Garcia           Stockhausen          Connell           Taylor          Dwyer        Baum!


Manuel Garcia


Inventor of the laryngoscope in 1854, Manuel Garcia is the single most important historical figure in classical singing technique.  His father and two sisters were famous singers, but his best-known client was Jenny Lind, The Swedish Nightingale.  She had lost her voice when she approached Garcia for help and he restored her to prominence. By applying scientific principles to what had previously been treated as simply an art form, he in essence created the whole medical discipline of Ear, Nose and Throat (ENT).   For his contributions, he was honored in London with this beautiful John Singer Sargent portrait, commissioned by an enormous international consortium of doctors, singers and voice teachers to commemorate his 100th birthday.

John Singer Sargent portrait 

courtesy of Rhode Island School of Design Museum

Julius Stockhausen


An early protégé of his equally musical parents, Stockhausen played a variety of musical instruments, but studied singing with Manuel Garcia.  His reputation extended across Europe, but his work eventually centered around his association with Brahms, and his inspired interpretations of Schubert and Schumann lieder led to their enormous popularity.  He taught at the Hoch Conservatory and founded his own school of singing in 1880 in Frankfurt.

Horatio Connell


A student of Julius Stockhausen in Germany, Connell returned to Philadelphia where he was appointed as a member of the Curtis Institute.  In 1926, he authored his masterwork, “Master Vocal Exercises” based on the exercise work he did with Stockhausen, a volume which has never been out of print to this date.  He served as a member of the Juilliard Graduate School faculty and director of the vocal department of the summer schools at Chautauqua.  He maintained private studios both in New York and Philadephia.  One of his most prominent students was Nelson Eddy.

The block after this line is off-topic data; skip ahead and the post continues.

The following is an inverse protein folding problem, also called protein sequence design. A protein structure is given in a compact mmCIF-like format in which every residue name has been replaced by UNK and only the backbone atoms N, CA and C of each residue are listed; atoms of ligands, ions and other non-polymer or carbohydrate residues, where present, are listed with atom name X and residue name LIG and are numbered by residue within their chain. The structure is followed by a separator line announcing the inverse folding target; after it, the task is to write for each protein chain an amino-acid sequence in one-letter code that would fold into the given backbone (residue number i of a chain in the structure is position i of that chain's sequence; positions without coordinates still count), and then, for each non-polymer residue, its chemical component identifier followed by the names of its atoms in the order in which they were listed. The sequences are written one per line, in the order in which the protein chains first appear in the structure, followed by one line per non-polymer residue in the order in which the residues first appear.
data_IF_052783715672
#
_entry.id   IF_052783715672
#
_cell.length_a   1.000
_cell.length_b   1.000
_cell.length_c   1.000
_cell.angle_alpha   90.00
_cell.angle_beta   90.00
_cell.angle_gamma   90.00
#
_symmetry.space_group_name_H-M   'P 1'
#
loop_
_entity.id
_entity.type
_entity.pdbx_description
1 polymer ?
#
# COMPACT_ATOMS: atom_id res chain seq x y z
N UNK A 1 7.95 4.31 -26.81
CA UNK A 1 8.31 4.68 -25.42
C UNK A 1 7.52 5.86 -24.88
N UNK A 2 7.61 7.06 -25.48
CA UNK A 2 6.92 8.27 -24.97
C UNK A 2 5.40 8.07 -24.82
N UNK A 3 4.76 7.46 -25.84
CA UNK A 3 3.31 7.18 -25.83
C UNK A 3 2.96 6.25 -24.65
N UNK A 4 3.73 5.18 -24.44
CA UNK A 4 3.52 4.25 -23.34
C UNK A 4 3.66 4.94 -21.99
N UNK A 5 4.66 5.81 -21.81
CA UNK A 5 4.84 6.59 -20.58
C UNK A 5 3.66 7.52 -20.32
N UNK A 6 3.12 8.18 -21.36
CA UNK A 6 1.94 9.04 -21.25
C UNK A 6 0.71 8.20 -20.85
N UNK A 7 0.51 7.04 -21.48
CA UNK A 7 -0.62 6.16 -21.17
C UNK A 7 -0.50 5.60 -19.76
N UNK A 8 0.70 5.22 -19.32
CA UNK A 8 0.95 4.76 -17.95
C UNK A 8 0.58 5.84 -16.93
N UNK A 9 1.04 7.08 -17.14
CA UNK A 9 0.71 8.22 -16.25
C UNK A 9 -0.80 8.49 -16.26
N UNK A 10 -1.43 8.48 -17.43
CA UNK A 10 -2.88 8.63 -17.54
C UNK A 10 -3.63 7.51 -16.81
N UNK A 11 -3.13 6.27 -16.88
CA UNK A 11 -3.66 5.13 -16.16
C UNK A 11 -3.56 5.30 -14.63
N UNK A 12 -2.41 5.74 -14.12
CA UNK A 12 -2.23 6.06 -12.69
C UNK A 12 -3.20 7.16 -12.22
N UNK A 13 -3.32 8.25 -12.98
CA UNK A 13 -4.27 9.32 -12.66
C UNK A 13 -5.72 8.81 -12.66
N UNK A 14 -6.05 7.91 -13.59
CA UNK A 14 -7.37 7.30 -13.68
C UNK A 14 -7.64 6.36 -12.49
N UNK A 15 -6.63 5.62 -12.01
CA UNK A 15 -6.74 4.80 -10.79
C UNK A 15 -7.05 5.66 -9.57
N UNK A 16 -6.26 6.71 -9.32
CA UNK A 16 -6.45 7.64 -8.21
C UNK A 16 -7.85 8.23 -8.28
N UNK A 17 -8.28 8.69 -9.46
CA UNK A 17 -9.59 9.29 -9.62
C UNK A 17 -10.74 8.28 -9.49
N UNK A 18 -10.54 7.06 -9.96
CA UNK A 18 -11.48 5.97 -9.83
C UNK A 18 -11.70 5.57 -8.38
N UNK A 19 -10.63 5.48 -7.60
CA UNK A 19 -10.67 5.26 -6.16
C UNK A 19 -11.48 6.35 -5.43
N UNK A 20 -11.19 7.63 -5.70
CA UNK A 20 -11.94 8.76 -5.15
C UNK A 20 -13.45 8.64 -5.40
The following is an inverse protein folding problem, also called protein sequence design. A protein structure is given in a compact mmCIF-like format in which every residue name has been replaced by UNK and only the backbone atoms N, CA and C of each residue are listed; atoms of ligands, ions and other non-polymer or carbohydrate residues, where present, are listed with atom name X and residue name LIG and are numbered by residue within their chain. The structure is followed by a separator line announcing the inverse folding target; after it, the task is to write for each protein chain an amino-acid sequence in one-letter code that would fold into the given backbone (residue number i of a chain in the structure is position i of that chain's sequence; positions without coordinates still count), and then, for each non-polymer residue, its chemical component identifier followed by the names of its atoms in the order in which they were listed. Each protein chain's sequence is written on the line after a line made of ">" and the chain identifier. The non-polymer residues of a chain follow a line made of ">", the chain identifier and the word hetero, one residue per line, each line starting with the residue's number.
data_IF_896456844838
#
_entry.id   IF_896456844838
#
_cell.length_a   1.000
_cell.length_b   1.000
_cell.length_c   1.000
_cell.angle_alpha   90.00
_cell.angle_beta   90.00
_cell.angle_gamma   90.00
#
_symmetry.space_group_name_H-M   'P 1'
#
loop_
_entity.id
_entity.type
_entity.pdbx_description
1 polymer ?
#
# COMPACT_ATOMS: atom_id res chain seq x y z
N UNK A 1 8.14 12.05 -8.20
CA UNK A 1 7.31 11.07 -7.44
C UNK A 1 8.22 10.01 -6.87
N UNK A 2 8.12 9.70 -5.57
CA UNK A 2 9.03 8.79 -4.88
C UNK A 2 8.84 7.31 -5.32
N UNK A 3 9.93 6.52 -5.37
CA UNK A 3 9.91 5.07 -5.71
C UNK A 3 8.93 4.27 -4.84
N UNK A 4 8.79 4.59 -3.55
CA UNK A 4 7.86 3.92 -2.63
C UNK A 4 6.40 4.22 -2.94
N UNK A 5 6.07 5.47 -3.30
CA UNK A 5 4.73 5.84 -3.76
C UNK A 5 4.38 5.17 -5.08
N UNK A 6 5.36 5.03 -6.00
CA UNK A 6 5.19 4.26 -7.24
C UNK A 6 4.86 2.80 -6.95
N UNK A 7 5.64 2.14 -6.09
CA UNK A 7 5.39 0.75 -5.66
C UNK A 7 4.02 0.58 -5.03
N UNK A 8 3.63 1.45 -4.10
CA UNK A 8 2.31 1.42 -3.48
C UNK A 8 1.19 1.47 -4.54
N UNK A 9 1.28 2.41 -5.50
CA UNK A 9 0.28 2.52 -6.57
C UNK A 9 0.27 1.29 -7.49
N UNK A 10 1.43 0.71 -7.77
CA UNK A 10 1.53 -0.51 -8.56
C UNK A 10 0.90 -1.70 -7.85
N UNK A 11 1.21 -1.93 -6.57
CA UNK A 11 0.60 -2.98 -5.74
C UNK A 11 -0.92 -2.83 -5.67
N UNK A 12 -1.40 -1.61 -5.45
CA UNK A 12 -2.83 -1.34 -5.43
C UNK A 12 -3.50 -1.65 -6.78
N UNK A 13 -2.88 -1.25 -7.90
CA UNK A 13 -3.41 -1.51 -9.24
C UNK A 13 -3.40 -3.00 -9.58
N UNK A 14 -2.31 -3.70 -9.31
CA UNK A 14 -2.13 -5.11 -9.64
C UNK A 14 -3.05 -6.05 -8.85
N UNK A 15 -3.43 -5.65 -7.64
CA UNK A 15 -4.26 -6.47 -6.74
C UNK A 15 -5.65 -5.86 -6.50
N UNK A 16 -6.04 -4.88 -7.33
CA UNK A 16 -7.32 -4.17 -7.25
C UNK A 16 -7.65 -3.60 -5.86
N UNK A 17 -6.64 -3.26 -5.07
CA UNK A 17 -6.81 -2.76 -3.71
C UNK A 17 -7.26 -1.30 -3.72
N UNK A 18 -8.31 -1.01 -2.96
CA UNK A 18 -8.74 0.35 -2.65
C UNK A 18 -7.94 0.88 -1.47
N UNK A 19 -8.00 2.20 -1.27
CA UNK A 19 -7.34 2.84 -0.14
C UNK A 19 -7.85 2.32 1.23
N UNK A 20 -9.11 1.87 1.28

Bernard U. Taylor


A member of the Juilliard faculty from 1930 to 1953, Taylor was an early proponent of group voice teaching methods and published a textbook on the subject in 1936.  He also compiled and edited widely-used anthologies of classical songs.  After serving as President of the New York Singing Teacher’s Association from 1942 to 1944, he participated in the founding of the National Association of Teachers of Singing and was that organization’s President for two years after his retirement from Juilliard.  He continued to teach privately until shortly before his death.

Dr. Edward J. Dwyer


A graduate of Augustana College, Dwyer took his doctorate at Columbia University.  His thesis, “American Video Opera:  An Introduction and Guide to Production”, predated the first Live from Lincoln Center opera performance by twenty years, indicative of his innovation and creativity.  He also authored “Singers in New York:  A Directory of Opportunities and Services” in 1972, preface by Bernard Taylor.  After singing professionally in opera and oratorio on concert tours and network television,  Dr. Dwyer maintained a private studio until a few years before his death.

Photo by Bert Torchia

Studio founded 1999.

Student of Ed Dwyer for ten years.

He was the only teacher I ever had.

The only one I ever needed.

Thanks, Big Ed!

The Technique I teach is based on the work of the following masters.

I am proud to be an extension of their pioneering efforts.

My thanks to Thomas A. Rexdale for his assistance in assembling this chronology.

My thanks to Jamal Green for finding Thomas Rexdale and several of these photos.